Being Physically Active when you Have a Genetic Cardiovascular
There are some genetic cardiovascular diseases (GCVD) that make it too dangerous
to play competitive sports because of the high risk of sudden death during
exercise. Each of these conditions is fairly rare, but when you group them
together, they affect a good deal of people. What are these conditions?
- Hypertrophic cardiomyopathy
- Marfan syndrome
- Arrhythmogenic right ventricular cardiomyopathy
- Ion channel diseases, including Long-QT syndrome, Brugada syndrome and
catecholaminergic polymorphic ventricular tachycardia
When you read about an adolescent or young adult who died suddenly during
physical activity or shortly afterwards, one of these conditions is usually to
blame. There are already guidelines in place that physicians can use to give
advice their patients with GCVD about competitive sports.
But many people with
GCVDs want to
be physically active, even though they know it’s not safe for them to take
part in most competitive sports. Recently, in the journal Circulation, the
American Heart Association published a document that can help doctors decide
which activities to recommend and which to avoid for their GCVD patients who
want to reap the benefits of exercise. These recommendations are for people age
40 and under, but in time, it could be that the same recommendations will apply
for people over 40 as well. More time is needed to make that determination.
Why not competitive sports?
Competitive sports, by their very nature, encourage athletes to push themselves
to the limit. Long, daily training sessions; exercise in extreme weather
conditions; pushing through even when exhaustion sets in—these are the hallmarks
of competitive athleticism. And these are just the kinds of things that make it
dangerous for someone with GCVD to take part in.
More leisurely, recreational activities, on the other hand, can be done at your
own pace. You can choose how long to do them and how frequently. You can stop as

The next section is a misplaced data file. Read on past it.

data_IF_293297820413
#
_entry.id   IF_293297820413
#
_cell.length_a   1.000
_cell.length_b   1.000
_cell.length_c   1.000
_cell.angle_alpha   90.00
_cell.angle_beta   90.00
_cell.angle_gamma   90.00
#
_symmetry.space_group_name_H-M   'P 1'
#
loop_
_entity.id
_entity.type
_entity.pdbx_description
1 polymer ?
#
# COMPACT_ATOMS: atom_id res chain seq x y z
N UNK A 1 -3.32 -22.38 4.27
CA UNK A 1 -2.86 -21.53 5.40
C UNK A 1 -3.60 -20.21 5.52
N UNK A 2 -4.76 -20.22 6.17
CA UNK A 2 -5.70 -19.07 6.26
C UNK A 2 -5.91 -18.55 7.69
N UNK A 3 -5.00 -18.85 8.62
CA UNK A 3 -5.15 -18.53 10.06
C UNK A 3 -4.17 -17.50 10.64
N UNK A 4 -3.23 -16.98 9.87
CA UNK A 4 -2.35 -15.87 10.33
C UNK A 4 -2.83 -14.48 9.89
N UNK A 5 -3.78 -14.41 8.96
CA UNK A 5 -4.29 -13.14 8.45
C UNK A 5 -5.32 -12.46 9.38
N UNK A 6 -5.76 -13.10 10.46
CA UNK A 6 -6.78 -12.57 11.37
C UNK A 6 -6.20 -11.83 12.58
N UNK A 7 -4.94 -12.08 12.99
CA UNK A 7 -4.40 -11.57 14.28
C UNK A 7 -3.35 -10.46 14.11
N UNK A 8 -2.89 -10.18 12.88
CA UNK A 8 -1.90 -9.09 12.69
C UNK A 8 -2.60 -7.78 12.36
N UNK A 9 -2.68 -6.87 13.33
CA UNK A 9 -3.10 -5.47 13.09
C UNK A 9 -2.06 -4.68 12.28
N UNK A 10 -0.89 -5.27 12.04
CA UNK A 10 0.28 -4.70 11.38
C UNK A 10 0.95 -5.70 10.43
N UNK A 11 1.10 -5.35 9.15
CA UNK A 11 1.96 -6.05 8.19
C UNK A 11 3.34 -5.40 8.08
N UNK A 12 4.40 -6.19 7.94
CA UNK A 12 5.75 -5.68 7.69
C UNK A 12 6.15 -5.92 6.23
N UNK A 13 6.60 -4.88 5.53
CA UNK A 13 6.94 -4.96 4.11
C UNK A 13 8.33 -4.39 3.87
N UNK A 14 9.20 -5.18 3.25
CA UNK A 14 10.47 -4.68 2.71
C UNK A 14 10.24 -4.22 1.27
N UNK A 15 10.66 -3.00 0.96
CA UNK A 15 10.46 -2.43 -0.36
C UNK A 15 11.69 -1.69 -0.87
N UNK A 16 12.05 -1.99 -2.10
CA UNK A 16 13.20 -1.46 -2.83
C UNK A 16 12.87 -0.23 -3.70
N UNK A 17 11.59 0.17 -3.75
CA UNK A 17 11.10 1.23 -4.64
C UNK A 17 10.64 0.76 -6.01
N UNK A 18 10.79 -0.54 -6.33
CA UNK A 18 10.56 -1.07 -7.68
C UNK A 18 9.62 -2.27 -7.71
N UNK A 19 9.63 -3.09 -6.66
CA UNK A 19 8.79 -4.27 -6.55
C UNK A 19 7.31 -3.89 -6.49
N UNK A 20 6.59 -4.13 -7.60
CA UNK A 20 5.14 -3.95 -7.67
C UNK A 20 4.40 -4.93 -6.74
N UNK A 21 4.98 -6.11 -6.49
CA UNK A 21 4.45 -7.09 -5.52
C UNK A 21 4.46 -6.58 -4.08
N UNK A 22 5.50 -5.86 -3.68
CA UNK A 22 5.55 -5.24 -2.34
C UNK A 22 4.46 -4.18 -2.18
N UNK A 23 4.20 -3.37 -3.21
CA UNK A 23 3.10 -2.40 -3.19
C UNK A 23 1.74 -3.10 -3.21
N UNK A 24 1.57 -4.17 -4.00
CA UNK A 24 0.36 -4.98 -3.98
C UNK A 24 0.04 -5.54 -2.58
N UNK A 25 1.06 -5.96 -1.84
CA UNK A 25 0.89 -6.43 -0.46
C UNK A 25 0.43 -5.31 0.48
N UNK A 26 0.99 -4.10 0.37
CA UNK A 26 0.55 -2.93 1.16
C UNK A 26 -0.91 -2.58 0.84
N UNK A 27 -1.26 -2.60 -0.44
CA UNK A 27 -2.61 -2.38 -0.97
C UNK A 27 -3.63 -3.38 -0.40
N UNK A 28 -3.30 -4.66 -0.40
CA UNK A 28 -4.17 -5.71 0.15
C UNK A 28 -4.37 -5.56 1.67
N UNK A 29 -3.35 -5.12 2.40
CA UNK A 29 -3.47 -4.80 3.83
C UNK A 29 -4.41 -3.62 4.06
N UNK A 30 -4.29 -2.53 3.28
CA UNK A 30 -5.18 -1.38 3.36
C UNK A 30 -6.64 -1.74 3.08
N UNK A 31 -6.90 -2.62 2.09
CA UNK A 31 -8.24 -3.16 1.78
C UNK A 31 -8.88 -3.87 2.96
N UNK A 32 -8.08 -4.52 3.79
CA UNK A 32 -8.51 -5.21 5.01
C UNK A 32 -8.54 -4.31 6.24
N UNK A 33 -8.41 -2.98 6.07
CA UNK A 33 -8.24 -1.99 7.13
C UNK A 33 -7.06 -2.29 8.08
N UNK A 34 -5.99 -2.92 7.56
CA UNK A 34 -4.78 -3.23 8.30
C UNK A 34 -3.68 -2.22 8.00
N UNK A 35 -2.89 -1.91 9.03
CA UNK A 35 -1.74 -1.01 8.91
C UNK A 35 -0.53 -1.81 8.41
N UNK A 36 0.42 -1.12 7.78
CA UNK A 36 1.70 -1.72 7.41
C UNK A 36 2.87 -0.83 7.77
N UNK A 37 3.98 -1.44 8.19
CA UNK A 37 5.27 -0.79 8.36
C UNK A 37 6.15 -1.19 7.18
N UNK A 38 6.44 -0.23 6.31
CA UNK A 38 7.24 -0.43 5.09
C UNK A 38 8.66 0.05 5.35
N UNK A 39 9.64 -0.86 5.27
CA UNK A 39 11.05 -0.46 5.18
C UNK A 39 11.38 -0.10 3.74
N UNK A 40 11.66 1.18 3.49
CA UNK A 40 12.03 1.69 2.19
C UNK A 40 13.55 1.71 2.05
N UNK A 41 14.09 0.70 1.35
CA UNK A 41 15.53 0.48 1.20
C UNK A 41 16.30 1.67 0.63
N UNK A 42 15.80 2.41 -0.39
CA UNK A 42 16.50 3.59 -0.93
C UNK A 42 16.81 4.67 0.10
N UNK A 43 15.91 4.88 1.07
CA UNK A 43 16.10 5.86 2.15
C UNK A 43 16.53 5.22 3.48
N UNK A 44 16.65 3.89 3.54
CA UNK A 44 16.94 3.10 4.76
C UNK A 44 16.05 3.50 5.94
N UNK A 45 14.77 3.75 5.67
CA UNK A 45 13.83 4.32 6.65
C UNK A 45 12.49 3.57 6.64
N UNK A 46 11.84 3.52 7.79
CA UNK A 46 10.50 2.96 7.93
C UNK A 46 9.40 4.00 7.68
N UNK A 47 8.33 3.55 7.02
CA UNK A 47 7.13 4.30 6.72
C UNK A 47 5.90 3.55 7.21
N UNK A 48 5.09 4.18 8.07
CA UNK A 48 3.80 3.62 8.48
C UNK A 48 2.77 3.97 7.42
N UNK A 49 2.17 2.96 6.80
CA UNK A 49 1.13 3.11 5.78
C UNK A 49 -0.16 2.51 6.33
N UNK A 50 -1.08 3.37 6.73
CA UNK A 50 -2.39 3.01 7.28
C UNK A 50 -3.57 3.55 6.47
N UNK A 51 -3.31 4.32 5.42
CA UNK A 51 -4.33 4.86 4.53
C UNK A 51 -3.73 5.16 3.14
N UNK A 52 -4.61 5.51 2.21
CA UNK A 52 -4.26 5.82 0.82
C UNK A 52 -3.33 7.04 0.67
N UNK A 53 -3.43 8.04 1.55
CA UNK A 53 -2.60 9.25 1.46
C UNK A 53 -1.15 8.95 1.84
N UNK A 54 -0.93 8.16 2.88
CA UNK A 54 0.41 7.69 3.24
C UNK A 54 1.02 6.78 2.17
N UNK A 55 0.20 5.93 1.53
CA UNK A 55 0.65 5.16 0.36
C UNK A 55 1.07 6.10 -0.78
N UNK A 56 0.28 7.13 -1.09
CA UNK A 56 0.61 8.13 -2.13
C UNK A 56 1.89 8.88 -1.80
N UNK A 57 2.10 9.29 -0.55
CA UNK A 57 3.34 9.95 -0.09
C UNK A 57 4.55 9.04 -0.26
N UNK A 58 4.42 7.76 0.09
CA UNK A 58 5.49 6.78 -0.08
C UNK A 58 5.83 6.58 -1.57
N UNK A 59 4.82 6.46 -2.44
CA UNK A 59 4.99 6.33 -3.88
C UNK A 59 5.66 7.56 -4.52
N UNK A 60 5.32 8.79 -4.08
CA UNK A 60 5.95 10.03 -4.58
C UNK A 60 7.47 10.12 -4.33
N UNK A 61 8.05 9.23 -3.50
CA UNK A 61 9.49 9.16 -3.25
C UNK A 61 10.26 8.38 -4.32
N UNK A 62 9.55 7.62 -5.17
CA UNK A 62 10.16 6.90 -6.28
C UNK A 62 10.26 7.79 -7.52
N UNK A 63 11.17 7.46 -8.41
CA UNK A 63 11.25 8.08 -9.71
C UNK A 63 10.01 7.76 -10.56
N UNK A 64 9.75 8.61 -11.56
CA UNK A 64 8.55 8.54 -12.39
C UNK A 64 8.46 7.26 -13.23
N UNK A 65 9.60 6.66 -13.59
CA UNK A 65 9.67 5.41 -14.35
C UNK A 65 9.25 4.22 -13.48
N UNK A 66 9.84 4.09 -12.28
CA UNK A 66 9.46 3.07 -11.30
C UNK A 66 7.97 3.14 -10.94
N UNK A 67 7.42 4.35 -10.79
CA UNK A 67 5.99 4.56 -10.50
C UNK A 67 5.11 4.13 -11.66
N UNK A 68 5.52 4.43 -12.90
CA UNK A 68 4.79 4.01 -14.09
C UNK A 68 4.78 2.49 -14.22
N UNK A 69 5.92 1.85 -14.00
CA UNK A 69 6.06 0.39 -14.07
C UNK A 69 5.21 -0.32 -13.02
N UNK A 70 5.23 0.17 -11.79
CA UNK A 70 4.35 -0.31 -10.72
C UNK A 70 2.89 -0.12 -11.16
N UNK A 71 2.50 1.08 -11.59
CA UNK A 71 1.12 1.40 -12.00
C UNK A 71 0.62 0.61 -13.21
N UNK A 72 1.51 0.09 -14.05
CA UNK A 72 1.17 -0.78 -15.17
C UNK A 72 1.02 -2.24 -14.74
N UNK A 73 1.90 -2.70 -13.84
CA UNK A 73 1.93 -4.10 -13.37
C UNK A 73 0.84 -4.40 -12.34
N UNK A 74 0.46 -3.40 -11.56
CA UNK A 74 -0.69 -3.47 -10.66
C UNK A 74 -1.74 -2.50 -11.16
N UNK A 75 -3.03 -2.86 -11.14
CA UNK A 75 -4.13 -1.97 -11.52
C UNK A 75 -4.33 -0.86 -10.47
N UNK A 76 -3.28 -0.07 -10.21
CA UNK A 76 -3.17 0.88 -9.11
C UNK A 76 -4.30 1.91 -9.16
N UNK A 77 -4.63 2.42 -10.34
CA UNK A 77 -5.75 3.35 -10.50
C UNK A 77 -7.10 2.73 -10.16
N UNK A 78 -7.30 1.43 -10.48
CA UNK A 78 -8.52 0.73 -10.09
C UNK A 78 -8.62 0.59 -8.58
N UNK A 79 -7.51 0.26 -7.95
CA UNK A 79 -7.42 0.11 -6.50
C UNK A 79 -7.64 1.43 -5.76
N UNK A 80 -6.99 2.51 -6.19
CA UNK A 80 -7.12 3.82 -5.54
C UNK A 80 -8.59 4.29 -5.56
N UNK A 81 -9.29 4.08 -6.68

soon as you want to. These types of activities are more in line with what’s
likely to be less risky for people with GCVD.
Different conditions, different activities acceptable
The document in Circulation provides a table that shows different types of
exercise and ranks the risk level they have for the different types of
cardiovascular conditions. However, there’s no across-the-board, hard and fast
rule to follow, because everybody’s situation is different. But there are some
For example, it’s safe to say that pretty much anybody with GCVD should avoid
activities like sprinting, which require short bursts of energy, because of a
high risk of sudden cardiac trouble or because such activity can make the
disease worse. Activities like weight lifting, rock climbing, diving and
downhill skiing, which require progressive levels of exertion, are probably too
dangerous for most people with GCVD as well.
On the other hand, brisk walking is something that most people with GCVD, as are
bowling, skating and golf.
If you have a genetic heart condition…
What’s the best way to experience the benefits of exercise if you have GCVD?
Talk with your doctor. Mention these new recommendations, published in the 8
June issue of Circulation. Discuss your exercise options with your doctor, so
that you can know for sure which activities are dangerous for you and which ones
pose a lower risk.
If there are activities that work well for you, why not pursue them? Why not
take part in something that can boost your sense of well-being, relieve stress,
help you control your weight and build strength?
American Heart Association; Circulation, 8 June 2004.